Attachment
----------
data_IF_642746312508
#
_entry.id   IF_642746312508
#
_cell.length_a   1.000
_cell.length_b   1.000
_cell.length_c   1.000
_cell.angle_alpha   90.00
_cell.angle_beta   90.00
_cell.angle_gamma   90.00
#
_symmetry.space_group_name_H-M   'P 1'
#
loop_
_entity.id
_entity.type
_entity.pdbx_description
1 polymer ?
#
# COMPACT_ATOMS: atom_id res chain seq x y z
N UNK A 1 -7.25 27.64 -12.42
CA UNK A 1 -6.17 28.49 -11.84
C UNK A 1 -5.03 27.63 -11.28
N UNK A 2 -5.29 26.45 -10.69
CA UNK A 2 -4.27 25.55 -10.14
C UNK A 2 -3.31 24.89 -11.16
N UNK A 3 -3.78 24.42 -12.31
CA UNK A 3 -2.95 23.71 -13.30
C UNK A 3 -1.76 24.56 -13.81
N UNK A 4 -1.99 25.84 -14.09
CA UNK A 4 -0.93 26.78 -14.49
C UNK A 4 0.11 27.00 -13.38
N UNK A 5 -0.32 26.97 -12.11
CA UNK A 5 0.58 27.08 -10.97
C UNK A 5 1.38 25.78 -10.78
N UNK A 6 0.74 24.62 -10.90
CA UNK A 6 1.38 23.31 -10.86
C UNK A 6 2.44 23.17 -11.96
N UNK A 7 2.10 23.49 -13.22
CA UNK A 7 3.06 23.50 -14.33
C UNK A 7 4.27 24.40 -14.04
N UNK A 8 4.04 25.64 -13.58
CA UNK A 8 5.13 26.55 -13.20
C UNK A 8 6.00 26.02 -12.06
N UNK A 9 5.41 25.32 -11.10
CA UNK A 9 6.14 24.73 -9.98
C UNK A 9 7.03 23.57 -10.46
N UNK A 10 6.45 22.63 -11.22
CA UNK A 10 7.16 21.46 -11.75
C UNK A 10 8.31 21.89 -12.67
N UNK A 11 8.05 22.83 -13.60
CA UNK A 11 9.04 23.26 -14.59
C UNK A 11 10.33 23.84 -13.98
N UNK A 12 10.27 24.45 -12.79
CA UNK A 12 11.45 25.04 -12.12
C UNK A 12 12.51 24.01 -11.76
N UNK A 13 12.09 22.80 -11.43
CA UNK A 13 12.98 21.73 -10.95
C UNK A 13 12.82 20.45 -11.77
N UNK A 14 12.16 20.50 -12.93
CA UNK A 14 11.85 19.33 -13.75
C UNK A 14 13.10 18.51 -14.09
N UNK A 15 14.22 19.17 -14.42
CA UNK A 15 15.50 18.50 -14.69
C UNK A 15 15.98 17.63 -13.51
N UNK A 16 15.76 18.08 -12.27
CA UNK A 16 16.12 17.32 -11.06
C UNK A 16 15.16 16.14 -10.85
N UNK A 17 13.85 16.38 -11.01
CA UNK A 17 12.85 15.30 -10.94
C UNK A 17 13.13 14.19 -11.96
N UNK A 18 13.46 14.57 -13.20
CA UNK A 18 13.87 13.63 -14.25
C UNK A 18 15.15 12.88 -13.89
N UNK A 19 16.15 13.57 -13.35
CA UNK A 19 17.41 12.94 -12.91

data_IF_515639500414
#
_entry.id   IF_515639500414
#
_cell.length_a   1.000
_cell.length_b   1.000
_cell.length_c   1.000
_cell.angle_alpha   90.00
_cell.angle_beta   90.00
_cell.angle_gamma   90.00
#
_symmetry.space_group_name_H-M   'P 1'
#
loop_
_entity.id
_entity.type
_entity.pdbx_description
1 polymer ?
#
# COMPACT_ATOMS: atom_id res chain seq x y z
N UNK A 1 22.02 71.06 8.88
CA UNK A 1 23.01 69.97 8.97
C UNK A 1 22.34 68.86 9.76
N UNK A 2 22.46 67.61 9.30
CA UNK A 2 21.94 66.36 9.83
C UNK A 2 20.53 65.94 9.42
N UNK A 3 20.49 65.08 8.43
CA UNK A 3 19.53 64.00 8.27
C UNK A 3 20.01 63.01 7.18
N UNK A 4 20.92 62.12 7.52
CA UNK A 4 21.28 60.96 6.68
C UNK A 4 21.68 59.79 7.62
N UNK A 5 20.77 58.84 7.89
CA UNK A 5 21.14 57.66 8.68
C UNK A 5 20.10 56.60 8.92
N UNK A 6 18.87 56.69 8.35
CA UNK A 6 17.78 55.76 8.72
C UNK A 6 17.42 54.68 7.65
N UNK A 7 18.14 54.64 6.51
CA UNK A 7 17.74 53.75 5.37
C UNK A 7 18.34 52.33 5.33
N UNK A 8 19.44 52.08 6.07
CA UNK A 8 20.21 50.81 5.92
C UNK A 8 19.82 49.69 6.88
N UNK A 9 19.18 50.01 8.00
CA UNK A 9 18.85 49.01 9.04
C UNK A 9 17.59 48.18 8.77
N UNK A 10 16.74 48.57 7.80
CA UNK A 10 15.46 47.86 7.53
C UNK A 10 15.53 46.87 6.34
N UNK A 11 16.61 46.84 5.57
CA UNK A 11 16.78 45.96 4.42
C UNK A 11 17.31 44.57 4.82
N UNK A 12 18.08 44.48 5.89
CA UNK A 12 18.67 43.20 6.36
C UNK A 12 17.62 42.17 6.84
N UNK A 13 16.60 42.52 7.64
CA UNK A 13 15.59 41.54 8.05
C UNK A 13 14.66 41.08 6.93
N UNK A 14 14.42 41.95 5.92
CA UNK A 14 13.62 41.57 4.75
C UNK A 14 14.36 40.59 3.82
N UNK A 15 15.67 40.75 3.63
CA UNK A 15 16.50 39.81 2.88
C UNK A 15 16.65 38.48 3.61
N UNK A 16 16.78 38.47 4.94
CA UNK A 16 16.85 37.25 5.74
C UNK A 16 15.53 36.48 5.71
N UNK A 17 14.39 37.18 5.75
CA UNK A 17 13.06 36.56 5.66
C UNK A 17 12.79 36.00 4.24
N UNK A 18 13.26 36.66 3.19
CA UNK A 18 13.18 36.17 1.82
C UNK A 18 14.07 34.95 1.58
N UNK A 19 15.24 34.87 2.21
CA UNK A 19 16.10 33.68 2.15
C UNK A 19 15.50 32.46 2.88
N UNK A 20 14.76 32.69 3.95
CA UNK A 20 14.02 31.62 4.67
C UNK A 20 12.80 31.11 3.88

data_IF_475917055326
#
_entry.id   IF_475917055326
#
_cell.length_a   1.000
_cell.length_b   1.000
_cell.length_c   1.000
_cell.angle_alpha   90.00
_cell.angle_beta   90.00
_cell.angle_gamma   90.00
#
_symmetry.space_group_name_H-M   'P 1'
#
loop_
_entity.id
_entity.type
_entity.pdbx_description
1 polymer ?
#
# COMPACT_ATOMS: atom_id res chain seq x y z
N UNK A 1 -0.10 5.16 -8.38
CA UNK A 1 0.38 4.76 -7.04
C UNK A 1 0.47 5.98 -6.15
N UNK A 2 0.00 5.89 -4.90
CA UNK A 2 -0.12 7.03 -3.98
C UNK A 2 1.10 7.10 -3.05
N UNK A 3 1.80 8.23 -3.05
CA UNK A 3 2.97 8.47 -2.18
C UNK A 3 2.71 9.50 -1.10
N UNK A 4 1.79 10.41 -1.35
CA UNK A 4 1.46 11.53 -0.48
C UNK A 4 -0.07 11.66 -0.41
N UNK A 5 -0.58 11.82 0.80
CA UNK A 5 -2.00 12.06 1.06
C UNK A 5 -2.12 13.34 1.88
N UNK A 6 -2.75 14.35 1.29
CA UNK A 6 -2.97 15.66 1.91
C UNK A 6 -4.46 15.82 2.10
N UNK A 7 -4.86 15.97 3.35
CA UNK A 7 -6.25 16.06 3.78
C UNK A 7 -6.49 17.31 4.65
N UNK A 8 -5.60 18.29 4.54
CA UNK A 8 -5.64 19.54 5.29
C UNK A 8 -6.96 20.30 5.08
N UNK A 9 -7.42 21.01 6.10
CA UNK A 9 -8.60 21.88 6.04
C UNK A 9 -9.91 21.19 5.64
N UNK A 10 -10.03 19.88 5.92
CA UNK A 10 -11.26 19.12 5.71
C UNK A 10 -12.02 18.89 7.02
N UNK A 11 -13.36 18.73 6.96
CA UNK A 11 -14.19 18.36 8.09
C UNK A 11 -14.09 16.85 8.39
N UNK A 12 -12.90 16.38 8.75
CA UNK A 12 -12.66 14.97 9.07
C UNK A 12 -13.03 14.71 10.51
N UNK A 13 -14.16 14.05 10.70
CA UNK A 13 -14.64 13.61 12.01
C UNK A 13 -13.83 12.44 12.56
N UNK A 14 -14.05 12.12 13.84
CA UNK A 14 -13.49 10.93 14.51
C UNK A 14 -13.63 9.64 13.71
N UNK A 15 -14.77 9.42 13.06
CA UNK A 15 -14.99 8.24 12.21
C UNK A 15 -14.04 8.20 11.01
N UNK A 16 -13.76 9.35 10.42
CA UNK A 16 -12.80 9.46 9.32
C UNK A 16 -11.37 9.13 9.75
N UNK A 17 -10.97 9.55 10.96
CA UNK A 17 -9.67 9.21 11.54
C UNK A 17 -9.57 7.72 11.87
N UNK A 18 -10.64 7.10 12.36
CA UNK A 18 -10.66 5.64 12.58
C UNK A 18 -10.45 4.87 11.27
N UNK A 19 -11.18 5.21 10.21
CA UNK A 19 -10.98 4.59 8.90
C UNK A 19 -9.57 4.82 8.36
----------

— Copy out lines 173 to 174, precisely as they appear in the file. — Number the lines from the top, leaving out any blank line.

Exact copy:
_entity.pdbx_description
1 polymer ?